"Concussion" Trailer Puts NFL In Negative Light St. Louis Business Execs Stay Quiet On Rams Stadium Judge Says Deflategate Ruling Could Come Soon John Harbaugh "Curt" During Interview PGA Tour Considering New Schedule Proposal ESPN Begins 11-Year U.S. Open Deal Sonoma Likely To Host IndyCar's Finale In '16 ESPN's Drysdale Talks All Things Tennis ESPN's Apologies Indicative Of Media Paradox Chargers Earning Merit With Military
SBD/Issue 9/Leagues & Governing Bodies
Maurice Clarett Legally Challenges NFL's Early-Entry Rule
Published September 24, 2003
|Clarett Files Suit Against
NFL For Antitrust Violations
Maurice Clarett has filed suit against the NFL, seeking to overturn a rule that states players must be at least three years removed from high school to be eligible to play in the league. The suit, filed in the U.S. District Court for the southern district of NY by attorney Alan Milstein, states, "Playing football professionally is the only means by which Clarett can profit from his athletic ability." NFL VP/Communications Greg Aiello said in a statement, "We expected to have an opportunity to respond after [Monday] night's meeting and are disappointed that we were not permitted to do so. We do not believe that this lawsuit serves the best interests of Maurice Clarett or college football players generally, but we look forward to explaining to the court both the very sound reasons underlying our eligibility rules and the legal impediments to the claim that was filed" (Mult., 9/24). The NFLPA released a statement Monday stating that it will "take no position on the case," referring to a part of the CBA that reads, "[The NFLPA] will not sue or support any suit against the terms of the college draft that are included in the NFL Constitution and Bylaws" (L.A. TIMES 9/24).
MIL WORKS: Milstein said, "The purpose of the lawsuit is to give Maurice and any other players in his situation the option (of entering the draft)" (USA TODAY, 9/24). More Milstein: "We think we have a very good case. We think Maurice will be in the NFL by next season" (NEWSDAY, 9/24).
NOT SO FAST, MY FRIEND: NFL Commissioner Paul Tagliabue said before the suit was filed, "My feeling as commissioner is that we have a very strong case and that we'll win it" (Mult., 9/24). Steelers Chair Dan Rooney: "I think the player-student's best interest is that really these kids should have to go to school for four years. I think you have to look at this a little bit altruistically and say they should stay in school and get their education" (PITTSBURGH POST-GAZETTE, 9/24).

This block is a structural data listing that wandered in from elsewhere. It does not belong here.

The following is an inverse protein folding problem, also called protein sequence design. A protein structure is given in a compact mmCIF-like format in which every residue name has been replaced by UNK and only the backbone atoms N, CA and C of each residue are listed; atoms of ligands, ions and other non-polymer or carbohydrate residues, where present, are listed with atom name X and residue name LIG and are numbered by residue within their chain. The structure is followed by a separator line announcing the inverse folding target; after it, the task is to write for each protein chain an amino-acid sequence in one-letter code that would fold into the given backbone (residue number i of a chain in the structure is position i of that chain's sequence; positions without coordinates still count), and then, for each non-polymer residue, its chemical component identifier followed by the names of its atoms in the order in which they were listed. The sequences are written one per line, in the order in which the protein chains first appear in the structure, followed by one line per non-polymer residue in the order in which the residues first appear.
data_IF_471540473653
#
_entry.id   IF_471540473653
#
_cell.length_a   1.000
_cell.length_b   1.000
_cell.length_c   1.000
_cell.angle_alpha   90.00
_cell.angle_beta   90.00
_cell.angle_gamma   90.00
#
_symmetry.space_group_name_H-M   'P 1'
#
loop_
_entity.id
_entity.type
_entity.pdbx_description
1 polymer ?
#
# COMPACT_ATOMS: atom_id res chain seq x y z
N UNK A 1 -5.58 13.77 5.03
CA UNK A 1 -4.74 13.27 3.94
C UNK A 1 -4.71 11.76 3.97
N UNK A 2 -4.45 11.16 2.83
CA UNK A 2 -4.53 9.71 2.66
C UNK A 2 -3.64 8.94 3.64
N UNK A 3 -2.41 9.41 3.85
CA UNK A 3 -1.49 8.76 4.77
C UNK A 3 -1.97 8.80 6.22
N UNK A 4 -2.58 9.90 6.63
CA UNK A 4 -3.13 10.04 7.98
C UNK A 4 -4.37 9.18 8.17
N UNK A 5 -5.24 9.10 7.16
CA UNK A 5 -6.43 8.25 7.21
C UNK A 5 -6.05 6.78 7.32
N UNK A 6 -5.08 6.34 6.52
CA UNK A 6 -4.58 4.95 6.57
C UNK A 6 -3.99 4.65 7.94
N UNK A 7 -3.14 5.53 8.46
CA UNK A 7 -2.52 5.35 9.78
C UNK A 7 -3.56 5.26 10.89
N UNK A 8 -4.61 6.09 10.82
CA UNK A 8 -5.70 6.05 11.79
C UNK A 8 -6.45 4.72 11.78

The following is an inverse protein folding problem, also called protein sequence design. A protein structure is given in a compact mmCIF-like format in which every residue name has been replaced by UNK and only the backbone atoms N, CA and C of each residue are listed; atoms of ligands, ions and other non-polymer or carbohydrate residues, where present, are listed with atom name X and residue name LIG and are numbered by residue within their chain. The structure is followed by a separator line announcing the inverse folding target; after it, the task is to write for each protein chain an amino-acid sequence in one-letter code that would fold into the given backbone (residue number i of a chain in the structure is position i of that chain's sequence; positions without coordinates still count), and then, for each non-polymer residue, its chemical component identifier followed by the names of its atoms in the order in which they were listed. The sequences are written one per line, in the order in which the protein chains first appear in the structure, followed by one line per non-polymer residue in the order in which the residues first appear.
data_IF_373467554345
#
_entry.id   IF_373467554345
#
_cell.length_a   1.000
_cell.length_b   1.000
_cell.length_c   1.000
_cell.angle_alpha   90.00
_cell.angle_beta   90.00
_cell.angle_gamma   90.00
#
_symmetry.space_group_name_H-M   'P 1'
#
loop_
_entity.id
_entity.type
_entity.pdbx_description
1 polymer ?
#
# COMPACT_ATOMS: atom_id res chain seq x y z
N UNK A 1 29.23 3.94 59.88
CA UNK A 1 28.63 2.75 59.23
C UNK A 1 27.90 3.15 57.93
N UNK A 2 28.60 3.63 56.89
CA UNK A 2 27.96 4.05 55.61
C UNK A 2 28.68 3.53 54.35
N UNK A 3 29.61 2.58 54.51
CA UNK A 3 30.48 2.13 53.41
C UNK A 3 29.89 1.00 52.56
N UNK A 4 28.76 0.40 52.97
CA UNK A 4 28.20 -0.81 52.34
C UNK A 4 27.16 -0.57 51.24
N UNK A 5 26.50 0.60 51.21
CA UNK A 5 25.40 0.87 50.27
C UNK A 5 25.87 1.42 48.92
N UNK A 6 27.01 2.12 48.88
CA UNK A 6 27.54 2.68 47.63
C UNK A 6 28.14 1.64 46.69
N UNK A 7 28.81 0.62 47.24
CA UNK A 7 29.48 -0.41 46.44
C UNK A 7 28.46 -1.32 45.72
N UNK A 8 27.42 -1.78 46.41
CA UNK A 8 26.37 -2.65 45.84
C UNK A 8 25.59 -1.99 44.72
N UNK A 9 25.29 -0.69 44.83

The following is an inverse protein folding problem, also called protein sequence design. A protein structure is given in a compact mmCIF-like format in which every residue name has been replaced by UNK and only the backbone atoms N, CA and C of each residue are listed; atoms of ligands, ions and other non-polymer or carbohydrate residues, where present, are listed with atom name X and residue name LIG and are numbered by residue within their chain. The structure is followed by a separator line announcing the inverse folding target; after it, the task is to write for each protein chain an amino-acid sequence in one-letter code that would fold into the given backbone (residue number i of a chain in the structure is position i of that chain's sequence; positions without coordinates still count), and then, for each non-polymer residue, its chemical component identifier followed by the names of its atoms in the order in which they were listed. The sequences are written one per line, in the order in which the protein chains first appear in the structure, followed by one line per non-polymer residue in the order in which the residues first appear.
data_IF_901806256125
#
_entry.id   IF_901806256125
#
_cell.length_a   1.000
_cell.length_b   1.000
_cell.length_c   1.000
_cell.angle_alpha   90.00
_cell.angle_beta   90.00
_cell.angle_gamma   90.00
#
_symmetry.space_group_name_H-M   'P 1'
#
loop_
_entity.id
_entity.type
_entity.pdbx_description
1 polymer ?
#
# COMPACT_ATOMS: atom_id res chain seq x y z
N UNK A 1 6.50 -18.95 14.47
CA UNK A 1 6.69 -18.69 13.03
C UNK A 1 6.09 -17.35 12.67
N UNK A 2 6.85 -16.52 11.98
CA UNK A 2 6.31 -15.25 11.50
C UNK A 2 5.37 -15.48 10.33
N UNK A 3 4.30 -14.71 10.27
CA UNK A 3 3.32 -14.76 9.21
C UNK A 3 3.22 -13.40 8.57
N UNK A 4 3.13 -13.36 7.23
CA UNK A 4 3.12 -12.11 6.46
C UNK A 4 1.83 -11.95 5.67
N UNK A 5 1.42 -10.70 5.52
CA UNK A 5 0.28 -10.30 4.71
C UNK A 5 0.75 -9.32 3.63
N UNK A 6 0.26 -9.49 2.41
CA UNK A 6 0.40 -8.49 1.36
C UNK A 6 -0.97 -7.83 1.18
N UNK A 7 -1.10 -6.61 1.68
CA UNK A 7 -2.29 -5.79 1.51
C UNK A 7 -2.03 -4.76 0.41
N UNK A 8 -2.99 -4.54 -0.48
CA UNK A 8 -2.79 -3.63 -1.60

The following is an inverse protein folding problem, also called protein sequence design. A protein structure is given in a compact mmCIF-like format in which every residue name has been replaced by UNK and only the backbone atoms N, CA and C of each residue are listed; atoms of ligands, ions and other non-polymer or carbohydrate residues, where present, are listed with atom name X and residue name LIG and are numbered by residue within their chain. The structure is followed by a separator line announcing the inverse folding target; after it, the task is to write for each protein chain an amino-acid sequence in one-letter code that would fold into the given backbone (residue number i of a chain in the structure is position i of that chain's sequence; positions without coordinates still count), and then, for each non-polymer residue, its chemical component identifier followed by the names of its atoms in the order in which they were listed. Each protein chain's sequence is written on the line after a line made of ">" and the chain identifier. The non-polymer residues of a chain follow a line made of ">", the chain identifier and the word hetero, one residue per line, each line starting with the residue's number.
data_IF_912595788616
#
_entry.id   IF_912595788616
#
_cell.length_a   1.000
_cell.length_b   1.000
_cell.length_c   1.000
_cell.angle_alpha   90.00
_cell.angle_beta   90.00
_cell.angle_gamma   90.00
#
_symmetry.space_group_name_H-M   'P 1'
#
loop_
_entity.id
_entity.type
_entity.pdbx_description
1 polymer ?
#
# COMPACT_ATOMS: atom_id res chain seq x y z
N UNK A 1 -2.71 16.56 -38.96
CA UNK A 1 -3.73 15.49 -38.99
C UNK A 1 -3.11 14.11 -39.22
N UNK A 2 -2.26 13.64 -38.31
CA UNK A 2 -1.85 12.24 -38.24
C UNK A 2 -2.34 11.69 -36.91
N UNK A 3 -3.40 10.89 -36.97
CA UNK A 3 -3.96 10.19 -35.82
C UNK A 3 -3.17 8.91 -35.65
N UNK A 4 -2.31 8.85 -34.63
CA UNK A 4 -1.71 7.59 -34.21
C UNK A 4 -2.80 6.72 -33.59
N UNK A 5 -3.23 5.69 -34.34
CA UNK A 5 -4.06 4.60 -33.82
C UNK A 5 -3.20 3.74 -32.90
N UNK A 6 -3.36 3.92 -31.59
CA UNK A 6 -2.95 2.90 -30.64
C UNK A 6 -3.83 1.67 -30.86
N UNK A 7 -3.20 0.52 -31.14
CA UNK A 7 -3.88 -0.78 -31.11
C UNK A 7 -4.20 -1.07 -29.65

THE KID'S GOT A POINT: Duke Univ. law professor Paul Haagen on the NFL's entry rule: "Any attempt by competitors to restrain competition in the labor market is regarded by the courts with great suspicion" (AP, 9/23). Lloyd Constantine, the former head of antitrust enforcement for the state of NY, said, "I wouldn't say Clarett's case will be a slam-dunk victory in his favor, because antitrust cases are complicated. But on the surface, he presents a very strong case. You have to like his chances" (N.Y. TIMES, 9/24). Sports attorney Bret Adams: "I think most legal scholars agree that (the league rule) is a clear violation of the Sherman and Clayton antitrust acts. I have looked at the complaint and the precedent has been there with the NBA" (COLUMBUS DISPATCH, 9/24).
NOT OPEN AND SHUT: Gary Roberts, the Dir of the sports law department at Tulane Univ., said of Clarett, "I think he is fighting an uphill battle. The labor exemption is a huge hurdle to get around. I also think Clarett is not an attractive plaintiff. He's not a guy who's played by the rules. The only reason he's in court now is because he screwed up at Ohio State, so why change the law to accommodate a guy like that?" (WASHINGTON POST, 9/24). More Roberts: "[Tagliabue] might decide that discretion is the better part of valor and give a one-time exemption here so that a bad precedent isn't set. I don't see that happening. I think the commissioner's prepared to defend the rule, and I think he'll be successful" ("OTL Nightly," ESPN, 9/23). Attorney and ESPN legal consultant Roger Cossack said if he was representing the NFL, "I would delay, delay, delay." Cossack: "I would try and make the traditional arguments that football is just a different kind of a sport. That, in fact, a young man isn't mature enough ... to come into the game" (ESPN, 9/23). Antitrust litigator Rob Cohen: "What the courts have said is the antitrust laws are designed to protect competition, but not competitors. That is a real important distinction" (COLUMBUS DISPATCH, 9/24).
COLUMNIST REAX: In DC, Tom Knott: "Tagliabue ought to
reconsider his position. ... This is the wrong fight. It goes against the fundamental
principle of America"
(WASHINGTON TIMES, 9/24). YAHOO.com's Dan Wetzel: "This is just an outdated rule of convenience for the [NFL and NCAA]. The NFL doesn't want the hassle associated with teenagers, with having to draft on potential ... and college football wants its returning stars, its consistent powerhouse programs, and its calm offseasons for coaches who, unlike their basketball counterparts, don't have to fret" (YAHOO.com, 9/23). In Baltimore, Laura Vecsey: "The NFL should get over it" (SUN, 9/24). In Seattle, Steve Kelley: "Clarett deserves his chance" (SEATTLE TIMES, 9/24). In Pittsburgh, Ron Cook: "This is America. You can't deny someone the chance to make a living" (PITTSBURGH POST GAZETTE, 9/24). In San Diego, Tim Sullivan writes the NFL rule is "arbitrary, discriminatory, disingenuous and probably indefensible" (SAN DIEGO UNION-TRIBUNE, 9/24).